Discussion Thread: DIP 1036--Formatted String Tuple Literals--Community Review Round 1
Adam D. Ruppe
destructionator at gmail.com
Mon Sep 14 02:54:35 UTC 2020
On Sunday, 13 September 2020 at 09:40:34 UTC, claptrap wrote:
> Maybe the problem isnot enough exploratory work is done up
Various forms of this have come up over the years.
A PR in 2017 offered just the basics done automatically:
This kind of thing is perhaps the most obvious - just have the
compiler rewrite it for you. Very limited, though, it only really
works for the one use case. Been discussed several times before
this too, but never went anywhere.
This one in 2018 though opened up some new ideas, from Jonathan
The key innovation there was instead of calling a function, it
just built an argument list. This is when these proposals
actually started getting interesting to me: it makes it usable in
a lot more cases, though the cost is it isn't as convenient. It
is very simple though.
As you can see though, it got a great many comments and even a
DIP draft <https://github.com/dlang/DIPs/pull/140/files>. In
2019, Walter started thinking in terms of printf, and this
eventually led to his DIP 1027, which had the compiler build a
string and reorder the arguments for you. It is still a parameter
list you just pass to another function, but it is partially
cooked. This adds to the complexity but opened up more
That's an interesting innovation too, but his DIP had a number of
flaws and missed potential which this new DIP aims to patch. The
major innovation here is adding a new type to the tuple.
Over the last couple days, we've had some new ideas came up and I
considered what we could do with them.
Of course, there's a lot of other languages with things too, C#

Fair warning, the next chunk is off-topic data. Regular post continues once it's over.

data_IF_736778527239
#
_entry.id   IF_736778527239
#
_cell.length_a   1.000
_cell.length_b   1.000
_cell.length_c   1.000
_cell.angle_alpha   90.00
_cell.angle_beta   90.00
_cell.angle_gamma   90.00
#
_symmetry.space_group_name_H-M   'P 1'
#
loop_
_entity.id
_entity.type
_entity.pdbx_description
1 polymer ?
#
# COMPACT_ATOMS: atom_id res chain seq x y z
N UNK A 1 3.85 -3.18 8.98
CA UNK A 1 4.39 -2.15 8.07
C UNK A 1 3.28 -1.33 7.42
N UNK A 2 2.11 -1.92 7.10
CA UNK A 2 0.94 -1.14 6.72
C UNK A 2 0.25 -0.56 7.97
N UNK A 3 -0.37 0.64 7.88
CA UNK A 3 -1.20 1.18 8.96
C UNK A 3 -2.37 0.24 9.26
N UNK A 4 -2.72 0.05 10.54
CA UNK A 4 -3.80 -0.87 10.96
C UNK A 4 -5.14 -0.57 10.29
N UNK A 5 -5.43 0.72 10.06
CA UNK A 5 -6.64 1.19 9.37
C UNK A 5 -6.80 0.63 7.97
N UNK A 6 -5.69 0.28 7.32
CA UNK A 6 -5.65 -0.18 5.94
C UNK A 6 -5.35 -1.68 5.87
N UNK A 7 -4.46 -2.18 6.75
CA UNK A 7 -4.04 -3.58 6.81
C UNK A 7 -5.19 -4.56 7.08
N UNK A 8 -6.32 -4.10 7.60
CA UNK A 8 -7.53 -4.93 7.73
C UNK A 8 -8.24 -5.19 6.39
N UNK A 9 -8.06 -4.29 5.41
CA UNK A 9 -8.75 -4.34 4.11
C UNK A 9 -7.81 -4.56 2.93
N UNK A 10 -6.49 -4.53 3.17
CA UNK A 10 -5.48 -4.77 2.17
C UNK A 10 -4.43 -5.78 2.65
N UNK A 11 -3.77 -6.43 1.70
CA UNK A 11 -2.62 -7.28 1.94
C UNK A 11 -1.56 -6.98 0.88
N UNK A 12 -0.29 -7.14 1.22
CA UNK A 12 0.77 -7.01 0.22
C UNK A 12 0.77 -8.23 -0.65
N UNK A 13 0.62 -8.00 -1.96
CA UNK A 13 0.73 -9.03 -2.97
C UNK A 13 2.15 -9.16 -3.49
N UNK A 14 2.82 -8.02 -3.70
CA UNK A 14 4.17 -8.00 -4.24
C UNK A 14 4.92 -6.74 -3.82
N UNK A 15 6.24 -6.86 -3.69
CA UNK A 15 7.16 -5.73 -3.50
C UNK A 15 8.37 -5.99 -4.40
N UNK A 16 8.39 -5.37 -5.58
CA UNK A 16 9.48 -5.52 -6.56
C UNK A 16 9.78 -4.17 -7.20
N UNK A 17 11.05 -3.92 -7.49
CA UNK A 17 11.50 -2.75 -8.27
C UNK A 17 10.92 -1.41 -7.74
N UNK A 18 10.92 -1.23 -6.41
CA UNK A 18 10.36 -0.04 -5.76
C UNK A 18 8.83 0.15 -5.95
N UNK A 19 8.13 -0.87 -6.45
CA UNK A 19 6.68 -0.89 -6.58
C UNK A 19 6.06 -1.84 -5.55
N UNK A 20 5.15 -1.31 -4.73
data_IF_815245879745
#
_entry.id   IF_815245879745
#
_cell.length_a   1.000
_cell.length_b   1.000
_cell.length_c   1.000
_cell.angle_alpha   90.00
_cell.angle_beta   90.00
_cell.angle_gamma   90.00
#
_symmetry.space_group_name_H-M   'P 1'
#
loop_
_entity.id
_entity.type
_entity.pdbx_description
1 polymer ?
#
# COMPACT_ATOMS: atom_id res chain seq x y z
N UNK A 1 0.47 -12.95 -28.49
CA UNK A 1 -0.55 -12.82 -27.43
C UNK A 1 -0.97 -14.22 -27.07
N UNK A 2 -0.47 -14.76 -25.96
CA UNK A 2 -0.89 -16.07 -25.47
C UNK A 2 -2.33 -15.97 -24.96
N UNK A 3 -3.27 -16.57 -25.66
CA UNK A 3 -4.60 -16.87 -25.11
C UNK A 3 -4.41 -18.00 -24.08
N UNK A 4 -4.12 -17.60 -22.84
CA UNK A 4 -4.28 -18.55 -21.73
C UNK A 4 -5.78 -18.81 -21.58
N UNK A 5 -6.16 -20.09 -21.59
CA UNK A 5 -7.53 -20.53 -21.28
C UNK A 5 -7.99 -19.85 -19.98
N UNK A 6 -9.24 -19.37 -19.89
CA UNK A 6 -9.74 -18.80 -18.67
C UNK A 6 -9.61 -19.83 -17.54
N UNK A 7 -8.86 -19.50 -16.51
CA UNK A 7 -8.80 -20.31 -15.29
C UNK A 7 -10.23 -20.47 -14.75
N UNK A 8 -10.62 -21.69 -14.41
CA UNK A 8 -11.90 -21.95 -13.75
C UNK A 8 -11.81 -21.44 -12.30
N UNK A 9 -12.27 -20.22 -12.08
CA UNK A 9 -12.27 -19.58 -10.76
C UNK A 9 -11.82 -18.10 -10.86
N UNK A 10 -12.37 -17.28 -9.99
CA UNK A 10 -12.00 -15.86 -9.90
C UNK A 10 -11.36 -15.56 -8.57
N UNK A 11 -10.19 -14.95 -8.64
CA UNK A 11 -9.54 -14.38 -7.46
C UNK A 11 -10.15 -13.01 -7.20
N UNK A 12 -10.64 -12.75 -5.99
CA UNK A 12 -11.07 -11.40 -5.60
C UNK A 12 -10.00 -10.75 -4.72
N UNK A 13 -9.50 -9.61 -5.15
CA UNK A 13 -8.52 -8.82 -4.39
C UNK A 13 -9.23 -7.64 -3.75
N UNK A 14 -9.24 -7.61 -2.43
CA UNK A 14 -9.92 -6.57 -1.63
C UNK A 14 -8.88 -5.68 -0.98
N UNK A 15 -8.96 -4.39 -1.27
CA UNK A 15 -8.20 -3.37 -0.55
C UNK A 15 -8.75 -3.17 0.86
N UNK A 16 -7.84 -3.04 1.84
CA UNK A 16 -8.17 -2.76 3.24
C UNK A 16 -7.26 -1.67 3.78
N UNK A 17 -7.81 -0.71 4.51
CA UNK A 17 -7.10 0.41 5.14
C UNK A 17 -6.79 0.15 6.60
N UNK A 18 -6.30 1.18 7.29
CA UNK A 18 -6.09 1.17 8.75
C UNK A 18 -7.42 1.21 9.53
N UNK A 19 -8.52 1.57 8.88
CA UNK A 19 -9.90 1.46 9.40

haven't looked at them, you should. The links are in the OP's
Anyway, meanwhile, Steven went back to the old ideas. So instead
of adding new stuff, he shattered it and picked up just the
pieces that survived. And what we're looking at now just takes
the best one feature from each generation and puts it together.
Convenience of gen one, flexibility of gen two, power of gen
three. Without the rest of the accumulated cruft.
At first, I pushed back at him saying various use cases wouldn't
work... but turns out they do. Much of the other stuff genuinely
wasn't necessary. So we wrote the first several drafts and now
are in the editing process to pare it back down.
> IE. Maybe have 4 or 5 people come up with as many solutions as
> possible, literally just write down ideas as they come to you.
> And then bring them all together and evaluate them. It's
> usually the outlier ideas that can spur people to "think
> differently" about the problem even if those outliers dont end
> up going anywhere.
Indeed, I often "think out loud" in these thread. Most of it goes
nowhere... but every so often some piece of it endures. If we
just instantly shot everything down instantly, we'd flush the
gold with the dirt.
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